In my personal quest to discover more before updating an online training course on SIS, I have to say that each of the cross-referenced documents have a different bias which is not fully apparent until one delves further.

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The first thing to note is the publication date of each document. The most recent 2017 document is almost definitely the most directly applicable in the short term - especially to someone from an OT background. With this in mind, I'll deal with them briefly in date order, from the oldest to the most recent.

OT Security standard IEC 62443

IEC 62443-2-1 (2010) is aimed at industrial cybersecurity, but is not specific to SIS or process applications.

IEC 62443-2-1* is one a series of 13 parts aimed at various different levels of detail for industrial cybersecurity. It is aimed at OT, but this specific part deals with "Policy, Procedure, Practice and Personnel"; dealing with how in general to establish an industrial automation and control system cyber-security management system (CSMS). The part actually referenced in IEC 61511 does not deal with the specifics of conducting a cyber-security risk assessment. In the 62443 series, the likely most relevant for risk assessment is still in draft form (as of January 2019), but will eventually be published as IEC 62443-3-2 - Security risk assessment for system design.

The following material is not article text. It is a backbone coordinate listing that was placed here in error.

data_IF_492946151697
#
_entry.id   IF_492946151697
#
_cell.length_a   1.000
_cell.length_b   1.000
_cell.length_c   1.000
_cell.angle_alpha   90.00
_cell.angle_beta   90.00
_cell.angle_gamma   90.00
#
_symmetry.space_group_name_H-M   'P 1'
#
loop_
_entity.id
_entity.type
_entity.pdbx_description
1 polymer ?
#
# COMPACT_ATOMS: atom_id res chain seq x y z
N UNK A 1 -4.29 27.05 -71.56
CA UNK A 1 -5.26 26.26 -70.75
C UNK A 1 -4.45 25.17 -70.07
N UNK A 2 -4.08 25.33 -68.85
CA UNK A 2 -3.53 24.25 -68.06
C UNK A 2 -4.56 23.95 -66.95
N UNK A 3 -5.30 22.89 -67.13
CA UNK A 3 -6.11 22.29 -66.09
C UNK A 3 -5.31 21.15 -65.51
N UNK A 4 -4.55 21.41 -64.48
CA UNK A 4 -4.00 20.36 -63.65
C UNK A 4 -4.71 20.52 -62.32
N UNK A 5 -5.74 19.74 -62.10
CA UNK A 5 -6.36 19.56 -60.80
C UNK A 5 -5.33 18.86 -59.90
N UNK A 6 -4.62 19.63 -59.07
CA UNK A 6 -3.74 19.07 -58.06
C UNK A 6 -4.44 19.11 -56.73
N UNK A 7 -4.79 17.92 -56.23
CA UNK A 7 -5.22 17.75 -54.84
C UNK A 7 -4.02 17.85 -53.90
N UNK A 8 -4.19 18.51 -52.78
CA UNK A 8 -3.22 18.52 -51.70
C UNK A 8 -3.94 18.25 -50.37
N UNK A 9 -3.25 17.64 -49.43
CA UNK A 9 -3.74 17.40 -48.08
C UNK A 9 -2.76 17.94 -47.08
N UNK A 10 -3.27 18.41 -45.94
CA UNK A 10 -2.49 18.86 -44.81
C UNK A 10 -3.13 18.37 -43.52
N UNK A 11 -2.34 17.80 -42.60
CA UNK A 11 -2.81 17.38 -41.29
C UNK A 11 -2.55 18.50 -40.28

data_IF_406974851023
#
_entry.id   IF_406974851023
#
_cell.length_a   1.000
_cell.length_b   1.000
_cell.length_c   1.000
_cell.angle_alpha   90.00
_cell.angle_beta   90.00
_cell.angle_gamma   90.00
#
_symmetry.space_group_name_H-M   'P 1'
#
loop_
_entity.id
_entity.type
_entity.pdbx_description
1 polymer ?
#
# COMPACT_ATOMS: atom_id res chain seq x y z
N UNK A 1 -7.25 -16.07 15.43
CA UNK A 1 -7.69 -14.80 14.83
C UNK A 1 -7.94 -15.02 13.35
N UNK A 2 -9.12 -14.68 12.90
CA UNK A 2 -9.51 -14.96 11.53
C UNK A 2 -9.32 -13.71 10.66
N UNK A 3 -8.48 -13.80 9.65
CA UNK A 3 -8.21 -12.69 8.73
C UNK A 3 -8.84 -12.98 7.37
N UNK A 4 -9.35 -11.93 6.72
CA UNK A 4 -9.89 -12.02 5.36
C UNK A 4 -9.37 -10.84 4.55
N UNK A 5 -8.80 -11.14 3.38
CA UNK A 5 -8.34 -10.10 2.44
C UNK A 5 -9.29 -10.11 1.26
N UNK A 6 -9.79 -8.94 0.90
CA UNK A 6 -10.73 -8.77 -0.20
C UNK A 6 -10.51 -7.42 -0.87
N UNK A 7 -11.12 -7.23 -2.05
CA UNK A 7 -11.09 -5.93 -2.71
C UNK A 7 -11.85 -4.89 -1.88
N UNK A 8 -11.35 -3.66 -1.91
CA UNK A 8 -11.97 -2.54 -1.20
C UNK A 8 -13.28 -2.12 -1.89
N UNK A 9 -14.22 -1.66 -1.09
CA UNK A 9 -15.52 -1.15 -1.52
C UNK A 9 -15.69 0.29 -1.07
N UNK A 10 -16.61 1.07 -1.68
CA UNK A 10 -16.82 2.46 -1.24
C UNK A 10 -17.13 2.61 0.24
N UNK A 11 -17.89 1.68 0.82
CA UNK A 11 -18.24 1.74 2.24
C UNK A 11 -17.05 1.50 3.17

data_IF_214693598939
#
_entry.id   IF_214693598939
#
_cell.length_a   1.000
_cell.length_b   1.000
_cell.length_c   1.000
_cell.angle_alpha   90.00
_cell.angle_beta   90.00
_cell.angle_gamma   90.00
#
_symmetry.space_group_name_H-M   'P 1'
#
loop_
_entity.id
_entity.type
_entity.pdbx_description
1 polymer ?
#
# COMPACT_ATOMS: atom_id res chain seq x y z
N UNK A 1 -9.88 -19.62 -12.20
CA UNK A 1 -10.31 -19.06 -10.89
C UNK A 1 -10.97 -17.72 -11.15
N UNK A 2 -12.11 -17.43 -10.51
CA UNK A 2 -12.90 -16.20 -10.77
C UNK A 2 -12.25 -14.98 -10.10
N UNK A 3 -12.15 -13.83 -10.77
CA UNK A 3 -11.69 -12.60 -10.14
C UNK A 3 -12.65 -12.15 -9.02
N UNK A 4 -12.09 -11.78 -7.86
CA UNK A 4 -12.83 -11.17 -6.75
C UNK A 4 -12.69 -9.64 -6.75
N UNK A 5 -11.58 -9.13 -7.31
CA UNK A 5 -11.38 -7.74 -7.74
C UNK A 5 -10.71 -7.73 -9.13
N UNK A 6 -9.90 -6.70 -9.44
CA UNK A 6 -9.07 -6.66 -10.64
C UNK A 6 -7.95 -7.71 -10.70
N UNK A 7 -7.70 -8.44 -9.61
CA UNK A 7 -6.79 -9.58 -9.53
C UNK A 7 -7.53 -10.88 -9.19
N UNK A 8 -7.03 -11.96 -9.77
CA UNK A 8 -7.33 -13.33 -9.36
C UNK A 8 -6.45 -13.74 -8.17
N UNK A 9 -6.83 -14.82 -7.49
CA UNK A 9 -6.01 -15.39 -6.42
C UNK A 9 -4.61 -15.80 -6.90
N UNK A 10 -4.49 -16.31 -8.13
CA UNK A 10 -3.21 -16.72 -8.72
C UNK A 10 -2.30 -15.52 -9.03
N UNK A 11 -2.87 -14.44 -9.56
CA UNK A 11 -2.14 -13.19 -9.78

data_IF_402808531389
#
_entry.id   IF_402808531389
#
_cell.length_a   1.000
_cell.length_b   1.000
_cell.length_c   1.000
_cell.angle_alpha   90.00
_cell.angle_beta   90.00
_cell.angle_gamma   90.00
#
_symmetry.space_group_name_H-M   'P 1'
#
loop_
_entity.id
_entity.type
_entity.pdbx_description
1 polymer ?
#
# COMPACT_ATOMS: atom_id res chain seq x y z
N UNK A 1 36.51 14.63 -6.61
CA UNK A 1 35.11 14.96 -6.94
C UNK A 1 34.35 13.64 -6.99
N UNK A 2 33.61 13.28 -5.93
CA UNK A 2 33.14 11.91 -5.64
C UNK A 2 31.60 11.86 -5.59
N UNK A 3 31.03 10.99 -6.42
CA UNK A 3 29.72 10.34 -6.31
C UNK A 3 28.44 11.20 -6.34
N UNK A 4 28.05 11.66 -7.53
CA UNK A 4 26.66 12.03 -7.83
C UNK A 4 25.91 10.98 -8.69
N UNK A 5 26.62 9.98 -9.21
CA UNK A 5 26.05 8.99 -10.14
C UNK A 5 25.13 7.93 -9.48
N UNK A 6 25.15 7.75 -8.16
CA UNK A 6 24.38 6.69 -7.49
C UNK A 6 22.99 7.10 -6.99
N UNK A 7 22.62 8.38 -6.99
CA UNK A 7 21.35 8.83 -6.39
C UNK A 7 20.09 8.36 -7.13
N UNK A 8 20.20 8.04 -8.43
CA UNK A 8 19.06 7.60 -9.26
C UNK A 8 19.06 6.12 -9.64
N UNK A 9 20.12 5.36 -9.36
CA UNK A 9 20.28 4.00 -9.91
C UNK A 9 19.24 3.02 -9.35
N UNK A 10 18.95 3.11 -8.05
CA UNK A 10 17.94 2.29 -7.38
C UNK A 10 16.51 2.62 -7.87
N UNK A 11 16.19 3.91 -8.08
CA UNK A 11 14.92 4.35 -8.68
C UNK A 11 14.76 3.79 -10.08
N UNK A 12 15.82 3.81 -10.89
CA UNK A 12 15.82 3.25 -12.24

*Note: According to the IEC website (January 2019), IEC 62443-2-1 is due for re-publishing in April 2020.

IT Security standard IEC 27001

ISO/IEC 27001 (2013) is an IT standard.

The ISO/IEC 27001 (2013) standard is firmly rooted in the IT world. This does not make it irrelevant to people in OT disciplines, but it does mean that anyone with an automation, electrical, control or instrumentation bias would probably be better spending their time referring to other reference sources. This recommendation is simply because the relevant security aspects have already been picked out by others and re-presented in the OT context.